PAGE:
Synopses & Reviews
For part of each of the last twenty years, much-loved essayist and fiction writer William Kittredge has ventured to the storied desert landscape of the Southwest and immersed himself in the region's wide-ranging wonders and idiosyncrasies. Here Kittredge brings all this experience to bear as he takes us on a rewarding tour of the territory that runs from Santa Fe to Yuma, and from the Grand Canyon on south through Phoenix and Tucson to Nogales. It is a region where urban sprawl abuts desert expanse, where Native American pueblos compete for space with agribusiness cotton plantations, and where semi-defunct mining towns slowly give way to new-age hippie gardening and crafts enclaves.
As part-time resident and full-time observer, William Kittredge acquaints us with one of the country's most vital and perpetually evolving regions. Populated with die-hard desert rats on the banks of the Colorado, theoretical physicists in Albuquerque, Hopi mothers and their daughters, and renegade punk-rock kids sleeping in the streets, Southwestern Homelandsis a book as much about the legacies of a territory's colorful past as it is about the alternately exciting and daunting complexities of its immediate future.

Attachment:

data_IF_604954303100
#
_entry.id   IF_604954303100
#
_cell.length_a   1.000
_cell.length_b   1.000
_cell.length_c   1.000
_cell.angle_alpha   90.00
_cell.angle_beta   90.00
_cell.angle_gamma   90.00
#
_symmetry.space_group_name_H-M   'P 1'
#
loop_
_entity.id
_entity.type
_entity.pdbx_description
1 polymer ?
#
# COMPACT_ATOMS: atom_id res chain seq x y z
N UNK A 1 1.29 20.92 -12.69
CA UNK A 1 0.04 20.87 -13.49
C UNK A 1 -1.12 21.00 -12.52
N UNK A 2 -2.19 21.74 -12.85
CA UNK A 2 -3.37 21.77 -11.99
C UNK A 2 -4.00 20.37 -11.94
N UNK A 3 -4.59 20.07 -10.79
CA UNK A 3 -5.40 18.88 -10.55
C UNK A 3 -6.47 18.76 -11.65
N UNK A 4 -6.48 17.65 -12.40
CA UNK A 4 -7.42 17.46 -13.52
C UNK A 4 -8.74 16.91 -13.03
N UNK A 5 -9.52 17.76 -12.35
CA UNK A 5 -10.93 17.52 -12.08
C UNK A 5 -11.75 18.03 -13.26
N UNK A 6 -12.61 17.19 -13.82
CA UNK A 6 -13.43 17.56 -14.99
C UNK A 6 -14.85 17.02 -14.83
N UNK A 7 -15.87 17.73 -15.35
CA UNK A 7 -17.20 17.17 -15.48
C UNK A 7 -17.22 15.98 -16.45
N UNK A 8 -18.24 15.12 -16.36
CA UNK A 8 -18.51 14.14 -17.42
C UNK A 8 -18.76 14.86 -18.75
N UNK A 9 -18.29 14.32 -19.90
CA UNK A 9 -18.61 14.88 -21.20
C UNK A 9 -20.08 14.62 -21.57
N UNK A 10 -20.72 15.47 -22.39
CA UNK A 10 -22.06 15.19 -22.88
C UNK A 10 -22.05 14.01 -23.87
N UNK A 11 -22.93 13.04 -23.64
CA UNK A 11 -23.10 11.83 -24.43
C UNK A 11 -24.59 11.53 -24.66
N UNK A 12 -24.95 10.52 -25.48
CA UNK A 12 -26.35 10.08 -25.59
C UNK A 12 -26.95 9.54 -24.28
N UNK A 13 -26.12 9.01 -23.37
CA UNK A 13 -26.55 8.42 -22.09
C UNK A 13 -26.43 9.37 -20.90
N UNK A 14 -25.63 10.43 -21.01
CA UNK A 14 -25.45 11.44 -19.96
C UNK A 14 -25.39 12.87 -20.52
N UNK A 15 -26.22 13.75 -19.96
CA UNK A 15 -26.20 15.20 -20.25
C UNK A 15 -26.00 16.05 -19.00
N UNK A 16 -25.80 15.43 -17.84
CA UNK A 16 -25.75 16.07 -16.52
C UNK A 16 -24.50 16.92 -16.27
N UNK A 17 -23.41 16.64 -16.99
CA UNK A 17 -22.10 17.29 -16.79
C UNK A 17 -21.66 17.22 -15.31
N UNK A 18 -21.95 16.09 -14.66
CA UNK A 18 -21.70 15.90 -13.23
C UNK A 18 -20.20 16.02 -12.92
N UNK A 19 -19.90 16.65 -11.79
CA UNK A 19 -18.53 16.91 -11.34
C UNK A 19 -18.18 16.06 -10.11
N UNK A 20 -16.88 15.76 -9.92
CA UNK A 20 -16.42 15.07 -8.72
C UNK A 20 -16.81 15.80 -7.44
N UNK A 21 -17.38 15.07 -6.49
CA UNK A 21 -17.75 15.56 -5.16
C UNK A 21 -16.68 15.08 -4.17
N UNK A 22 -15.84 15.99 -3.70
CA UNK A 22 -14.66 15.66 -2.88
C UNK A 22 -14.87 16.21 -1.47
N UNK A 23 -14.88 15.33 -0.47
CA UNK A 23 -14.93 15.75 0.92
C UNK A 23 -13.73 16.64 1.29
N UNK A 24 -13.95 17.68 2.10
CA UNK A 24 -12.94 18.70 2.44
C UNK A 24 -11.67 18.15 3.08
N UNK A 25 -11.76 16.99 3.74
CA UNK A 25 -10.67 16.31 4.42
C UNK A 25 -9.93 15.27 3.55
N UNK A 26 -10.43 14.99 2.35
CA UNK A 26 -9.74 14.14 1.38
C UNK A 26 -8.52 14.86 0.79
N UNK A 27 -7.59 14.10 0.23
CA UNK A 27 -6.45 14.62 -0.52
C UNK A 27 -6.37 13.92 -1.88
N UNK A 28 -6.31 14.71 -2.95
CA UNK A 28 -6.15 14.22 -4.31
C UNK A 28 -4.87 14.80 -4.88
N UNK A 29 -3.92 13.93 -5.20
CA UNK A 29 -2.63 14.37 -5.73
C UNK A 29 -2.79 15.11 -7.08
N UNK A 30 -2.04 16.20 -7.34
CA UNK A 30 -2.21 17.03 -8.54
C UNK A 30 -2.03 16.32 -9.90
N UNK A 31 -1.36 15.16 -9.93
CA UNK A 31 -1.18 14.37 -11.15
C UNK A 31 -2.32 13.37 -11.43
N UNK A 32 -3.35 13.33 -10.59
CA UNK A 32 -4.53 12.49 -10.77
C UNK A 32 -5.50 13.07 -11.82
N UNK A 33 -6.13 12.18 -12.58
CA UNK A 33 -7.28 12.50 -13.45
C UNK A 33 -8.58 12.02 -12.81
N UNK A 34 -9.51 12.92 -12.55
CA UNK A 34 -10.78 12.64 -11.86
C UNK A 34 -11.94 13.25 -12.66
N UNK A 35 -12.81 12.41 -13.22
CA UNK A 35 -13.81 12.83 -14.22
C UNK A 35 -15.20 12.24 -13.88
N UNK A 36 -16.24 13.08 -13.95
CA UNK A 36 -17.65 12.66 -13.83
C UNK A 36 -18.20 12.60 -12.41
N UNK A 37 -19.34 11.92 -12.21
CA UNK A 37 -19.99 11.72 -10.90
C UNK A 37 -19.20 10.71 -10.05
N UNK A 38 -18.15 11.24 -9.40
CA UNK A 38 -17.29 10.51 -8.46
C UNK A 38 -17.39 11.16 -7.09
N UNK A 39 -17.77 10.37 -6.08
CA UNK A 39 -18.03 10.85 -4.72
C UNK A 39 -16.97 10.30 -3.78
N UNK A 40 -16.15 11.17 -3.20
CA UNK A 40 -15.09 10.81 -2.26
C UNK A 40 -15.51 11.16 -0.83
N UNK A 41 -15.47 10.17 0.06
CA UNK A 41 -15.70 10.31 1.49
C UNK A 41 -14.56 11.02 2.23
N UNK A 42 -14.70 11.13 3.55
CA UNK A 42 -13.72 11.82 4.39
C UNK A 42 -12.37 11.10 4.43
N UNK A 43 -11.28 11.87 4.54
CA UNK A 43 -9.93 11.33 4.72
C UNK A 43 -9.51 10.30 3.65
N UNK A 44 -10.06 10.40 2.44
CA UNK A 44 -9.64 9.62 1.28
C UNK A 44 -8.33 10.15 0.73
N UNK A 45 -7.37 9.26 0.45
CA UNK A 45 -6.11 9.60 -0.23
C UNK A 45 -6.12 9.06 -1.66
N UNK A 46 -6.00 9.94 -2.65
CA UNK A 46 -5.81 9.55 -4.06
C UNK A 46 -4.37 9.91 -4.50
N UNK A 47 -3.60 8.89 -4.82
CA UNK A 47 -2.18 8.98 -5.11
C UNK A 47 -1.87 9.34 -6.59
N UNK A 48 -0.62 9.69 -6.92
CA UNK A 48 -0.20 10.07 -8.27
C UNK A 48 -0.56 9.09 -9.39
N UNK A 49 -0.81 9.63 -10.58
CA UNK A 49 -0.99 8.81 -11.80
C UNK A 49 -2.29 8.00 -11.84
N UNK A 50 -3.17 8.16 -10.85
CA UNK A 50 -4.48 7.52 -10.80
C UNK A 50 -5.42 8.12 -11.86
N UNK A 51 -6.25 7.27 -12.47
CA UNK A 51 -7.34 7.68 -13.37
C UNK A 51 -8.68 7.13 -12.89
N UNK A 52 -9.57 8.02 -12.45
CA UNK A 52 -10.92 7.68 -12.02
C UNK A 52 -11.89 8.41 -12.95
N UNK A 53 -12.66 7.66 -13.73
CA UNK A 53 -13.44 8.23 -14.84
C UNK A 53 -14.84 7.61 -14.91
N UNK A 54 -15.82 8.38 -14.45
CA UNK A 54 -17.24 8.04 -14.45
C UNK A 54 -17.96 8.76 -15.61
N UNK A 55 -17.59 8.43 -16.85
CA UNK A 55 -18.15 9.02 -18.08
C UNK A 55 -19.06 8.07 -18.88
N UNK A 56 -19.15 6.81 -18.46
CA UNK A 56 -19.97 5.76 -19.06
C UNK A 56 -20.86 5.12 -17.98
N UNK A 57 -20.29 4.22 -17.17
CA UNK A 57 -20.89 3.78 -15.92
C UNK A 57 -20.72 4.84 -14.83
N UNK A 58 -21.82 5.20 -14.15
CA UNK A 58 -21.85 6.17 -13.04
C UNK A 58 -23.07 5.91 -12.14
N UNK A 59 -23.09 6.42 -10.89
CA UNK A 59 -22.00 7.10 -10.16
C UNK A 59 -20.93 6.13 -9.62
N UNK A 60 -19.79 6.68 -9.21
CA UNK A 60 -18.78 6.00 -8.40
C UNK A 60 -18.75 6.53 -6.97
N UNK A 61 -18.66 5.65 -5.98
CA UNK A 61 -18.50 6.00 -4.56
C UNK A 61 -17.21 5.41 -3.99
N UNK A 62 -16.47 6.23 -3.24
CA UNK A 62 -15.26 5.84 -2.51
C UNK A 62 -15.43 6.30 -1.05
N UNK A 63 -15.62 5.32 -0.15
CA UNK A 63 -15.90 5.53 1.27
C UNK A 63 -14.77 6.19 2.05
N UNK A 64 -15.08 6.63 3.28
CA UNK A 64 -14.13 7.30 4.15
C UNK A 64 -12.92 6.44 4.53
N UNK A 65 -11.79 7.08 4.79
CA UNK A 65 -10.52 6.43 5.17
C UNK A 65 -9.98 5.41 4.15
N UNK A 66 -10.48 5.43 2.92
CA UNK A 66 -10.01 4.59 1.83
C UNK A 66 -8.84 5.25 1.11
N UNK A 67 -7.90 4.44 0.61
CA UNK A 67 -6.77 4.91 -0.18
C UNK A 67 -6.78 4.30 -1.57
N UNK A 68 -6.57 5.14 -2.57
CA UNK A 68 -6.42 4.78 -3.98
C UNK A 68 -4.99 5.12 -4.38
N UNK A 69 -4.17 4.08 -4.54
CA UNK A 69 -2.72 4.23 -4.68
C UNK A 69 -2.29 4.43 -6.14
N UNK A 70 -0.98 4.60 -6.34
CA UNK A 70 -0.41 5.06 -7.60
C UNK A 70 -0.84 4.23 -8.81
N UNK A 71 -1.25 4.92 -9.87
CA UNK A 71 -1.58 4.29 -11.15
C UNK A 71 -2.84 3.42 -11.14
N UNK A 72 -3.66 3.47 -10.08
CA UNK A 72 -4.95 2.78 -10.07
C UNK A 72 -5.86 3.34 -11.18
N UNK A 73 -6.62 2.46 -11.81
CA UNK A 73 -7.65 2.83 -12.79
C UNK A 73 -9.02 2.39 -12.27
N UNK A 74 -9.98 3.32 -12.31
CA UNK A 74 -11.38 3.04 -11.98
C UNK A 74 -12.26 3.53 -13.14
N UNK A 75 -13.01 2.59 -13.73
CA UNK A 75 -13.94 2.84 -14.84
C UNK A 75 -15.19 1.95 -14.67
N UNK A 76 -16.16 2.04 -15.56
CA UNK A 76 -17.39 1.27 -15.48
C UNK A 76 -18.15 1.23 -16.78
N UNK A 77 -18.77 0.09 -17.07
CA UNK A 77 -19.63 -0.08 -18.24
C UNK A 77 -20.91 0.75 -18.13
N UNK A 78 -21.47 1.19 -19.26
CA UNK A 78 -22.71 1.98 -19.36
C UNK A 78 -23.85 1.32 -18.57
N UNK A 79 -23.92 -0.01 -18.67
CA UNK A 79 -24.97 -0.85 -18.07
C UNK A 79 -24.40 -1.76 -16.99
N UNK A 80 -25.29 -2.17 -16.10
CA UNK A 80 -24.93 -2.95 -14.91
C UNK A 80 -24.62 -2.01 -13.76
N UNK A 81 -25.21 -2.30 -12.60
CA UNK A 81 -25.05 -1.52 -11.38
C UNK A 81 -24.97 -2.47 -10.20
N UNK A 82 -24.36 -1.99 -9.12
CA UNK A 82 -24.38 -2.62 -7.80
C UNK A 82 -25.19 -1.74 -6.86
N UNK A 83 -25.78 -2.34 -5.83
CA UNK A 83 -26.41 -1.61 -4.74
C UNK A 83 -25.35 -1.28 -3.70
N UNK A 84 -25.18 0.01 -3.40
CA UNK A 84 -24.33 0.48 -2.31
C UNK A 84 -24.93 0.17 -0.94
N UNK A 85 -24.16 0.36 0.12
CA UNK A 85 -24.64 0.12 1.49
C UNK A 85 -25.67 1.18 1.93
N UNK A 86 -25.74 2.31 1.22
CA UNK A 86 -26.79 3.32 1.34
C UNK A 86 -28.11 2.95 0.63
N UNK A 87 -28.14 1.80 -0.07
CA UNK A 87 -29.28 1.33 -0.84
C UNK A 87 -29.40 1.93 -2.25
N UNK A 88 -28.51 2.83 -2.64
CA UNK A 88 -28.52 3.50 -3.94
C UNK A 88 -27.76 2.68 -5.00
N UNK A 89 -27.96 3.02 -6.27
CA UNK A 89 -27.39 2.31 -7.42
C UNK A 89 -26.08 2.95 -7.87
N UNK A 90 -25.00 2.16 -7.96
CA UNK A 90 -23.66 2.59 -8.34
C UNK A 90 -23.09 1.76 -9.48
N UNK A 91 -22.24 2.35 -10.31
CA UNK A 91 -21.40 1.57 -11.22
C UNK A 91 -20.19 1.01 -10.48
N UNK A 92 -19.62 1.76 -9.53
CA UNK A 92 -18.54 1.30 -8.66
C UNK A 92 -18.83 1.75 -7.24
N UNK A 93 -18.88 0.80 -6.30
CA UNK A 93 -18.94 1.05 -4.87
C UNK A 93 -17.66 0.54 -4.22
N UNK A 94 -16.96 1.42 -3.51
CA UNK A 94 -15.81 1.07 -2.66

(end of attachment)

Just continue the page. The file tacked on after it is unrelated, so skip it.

A richly imagined, diversely peopled chronicle of modern Southwestern culture, this title blazes with Kittredge's lyricism and visionary sweep. This book is as much about the legacies of a territory's colorful past as it is about the exciting and daunting complexities of its immediate future.
About the Author
William Kittredge has published fiction and essays in such magazines as The Atlantic Monthly, Harper's, Rolling Stone, Outside, TriQuarterly, North American Review, and Iowa Review. A graduate of the Iowa Writers' Workshop and a professor of creative writing at the University of Montana, Kittredge's works include Hole in the Sky: A Memoir, Owning it All: Essays, and the story collections The Van Gogh Fields and We Are Not in This Together.